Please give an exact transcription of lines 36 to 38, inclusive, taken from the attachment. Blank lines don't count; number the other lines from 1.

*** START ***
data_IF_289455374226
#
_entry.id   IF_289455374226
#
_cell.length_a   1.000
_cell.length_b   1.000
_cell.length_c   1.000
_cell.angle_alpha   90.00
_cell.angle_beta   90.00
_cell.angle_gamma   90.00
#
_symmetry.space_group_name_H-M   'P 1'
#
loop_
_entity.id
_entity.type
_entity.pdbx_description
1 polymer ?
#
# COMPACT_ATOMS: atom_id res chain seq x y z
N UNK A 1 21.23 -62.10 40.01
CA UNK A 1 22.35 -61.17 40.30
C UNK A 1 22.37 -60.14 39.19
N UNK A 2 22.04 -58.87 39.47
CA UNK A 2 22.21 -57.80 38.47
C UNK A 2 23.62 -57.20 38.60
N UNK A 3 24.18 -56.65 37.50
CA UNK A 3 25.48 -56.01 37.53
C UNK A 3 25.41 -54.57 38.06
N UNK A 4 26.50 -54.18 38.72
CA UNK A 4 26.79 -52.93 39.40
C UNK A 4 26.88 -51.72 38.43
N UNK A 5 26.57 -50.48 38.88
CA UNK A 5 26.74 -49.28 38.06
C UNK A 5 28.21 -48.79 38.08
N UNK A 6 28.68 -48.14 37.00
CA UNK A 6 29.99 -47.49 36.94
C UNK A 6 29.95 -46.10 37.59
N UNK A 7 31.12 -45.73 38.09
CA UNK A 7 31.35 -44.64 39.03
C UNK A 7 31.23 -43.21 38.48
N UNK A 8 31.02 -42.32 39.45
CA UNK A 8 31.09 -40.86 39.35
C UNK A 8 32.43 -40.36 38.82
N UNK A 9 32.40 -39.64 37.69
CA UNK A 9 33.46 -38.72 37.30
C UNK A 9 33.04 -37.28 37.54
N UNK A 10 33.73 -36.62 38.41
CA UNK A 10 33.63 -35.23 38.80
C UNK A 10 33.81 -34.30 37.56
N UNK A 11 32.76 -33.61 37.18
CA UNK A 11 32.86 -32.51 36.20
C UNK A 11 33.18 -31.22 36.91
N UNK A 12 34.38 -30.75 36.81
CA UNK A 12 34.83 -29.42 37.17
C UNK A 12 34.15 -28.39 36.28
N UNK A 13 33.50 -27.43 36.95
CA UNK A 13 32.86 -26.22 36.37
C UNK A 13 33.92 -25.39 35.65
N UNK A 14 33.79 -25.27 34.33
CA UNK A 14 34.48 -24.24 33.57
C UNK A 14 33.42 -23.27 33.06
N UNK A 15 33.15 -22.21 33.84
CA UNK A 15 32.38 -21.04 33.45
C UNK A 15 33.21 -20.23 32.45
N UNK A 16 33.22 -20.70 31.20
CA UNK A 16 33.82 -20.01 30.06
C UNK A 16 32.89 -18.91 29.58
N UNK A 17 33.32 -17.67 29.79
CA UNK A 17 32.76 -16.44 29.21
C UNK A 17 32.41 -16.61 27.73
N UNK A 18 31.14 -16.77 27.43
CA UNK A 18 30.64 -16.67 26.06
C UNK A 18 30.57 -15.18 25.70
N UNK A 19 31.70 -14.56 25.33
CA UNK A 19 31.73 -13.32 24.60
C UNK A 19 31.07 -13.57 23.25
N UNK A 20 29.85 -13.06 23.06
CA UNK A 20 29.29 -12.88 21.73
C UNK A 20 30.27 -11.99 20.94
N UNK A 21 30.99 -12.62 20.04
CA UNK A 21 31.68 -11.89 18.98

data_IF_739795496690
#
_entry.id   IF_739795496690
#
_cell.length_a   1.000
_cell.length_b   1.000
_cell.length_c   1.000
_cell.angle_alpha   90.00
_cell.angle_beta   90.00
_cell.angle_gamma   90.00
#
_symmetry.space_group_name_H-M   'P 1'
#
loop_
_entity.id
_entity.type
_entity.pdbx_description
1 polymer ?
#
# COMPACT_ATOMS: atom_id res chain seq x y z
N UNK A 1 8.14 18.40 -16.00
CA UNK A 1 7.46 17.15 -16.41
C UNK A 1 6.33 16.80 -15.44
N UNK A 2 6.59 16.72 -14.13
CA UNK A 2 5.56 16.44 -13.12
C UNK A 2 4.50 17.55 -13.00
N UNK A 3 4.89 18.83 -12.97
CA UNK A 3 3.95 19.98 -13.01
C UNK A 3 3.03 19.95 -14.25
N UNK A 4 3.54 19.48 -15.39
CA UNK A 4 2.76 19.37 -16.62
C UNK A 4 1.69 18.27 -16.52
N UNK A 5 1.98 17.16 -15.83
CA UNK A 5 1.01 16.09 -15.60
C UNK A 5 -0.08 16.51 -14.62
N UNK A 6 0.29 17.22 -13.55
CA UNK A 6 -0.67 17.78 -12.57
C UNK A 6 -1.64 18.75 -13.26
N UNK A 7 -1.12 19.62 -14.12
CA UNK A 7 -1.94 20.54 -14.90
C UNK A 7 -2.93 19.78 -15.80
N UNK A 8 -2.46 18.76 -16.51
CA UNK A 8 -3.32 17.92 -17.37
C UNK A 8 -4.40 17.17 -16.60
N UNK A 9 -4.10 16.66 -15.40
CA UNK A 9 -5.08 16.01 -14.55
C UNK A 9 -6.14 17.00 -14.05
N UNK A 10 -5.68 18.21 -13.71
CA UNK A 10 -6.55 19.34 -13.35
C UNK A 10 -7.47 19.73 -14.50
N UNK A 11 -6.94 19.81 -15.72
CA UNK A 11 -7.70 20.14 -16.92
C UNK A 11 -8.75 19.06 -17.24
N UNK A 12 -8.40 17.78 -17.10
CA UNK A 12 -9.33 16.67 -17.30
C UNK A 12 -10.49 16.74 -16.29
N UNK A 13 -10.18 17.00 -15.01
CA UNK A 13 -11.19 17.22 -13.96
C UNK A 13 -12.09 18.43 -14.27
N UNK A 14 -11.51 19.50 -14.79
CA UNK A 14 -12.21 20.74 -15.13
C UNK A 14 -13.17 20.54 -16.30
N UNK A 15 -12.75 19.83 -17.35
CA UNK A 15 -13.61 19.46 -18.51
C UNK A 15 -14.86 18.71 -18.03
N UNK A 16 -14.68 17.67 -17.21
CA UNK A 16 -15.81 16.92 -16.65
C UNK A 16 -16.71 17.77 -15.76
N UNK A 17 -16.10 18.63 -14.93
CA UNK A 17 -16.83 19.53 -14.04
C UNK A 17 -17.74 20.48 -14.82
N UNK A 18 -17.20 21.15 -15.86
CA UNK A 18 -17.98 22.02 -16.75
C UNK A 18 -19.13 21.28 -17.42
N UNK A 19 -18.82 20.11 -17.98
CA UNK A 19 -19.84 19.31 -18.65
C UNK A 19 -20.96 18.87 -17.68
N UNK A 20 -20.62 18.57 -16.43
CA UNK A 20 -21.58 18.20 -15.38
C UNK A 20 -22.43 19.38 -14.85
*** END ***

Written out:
N UNK A 6 28.68 -48.14 37.00
CA UNK A 6 29.99 -47.49 36.94
C UNK A 6 29.95 -46.10 37.59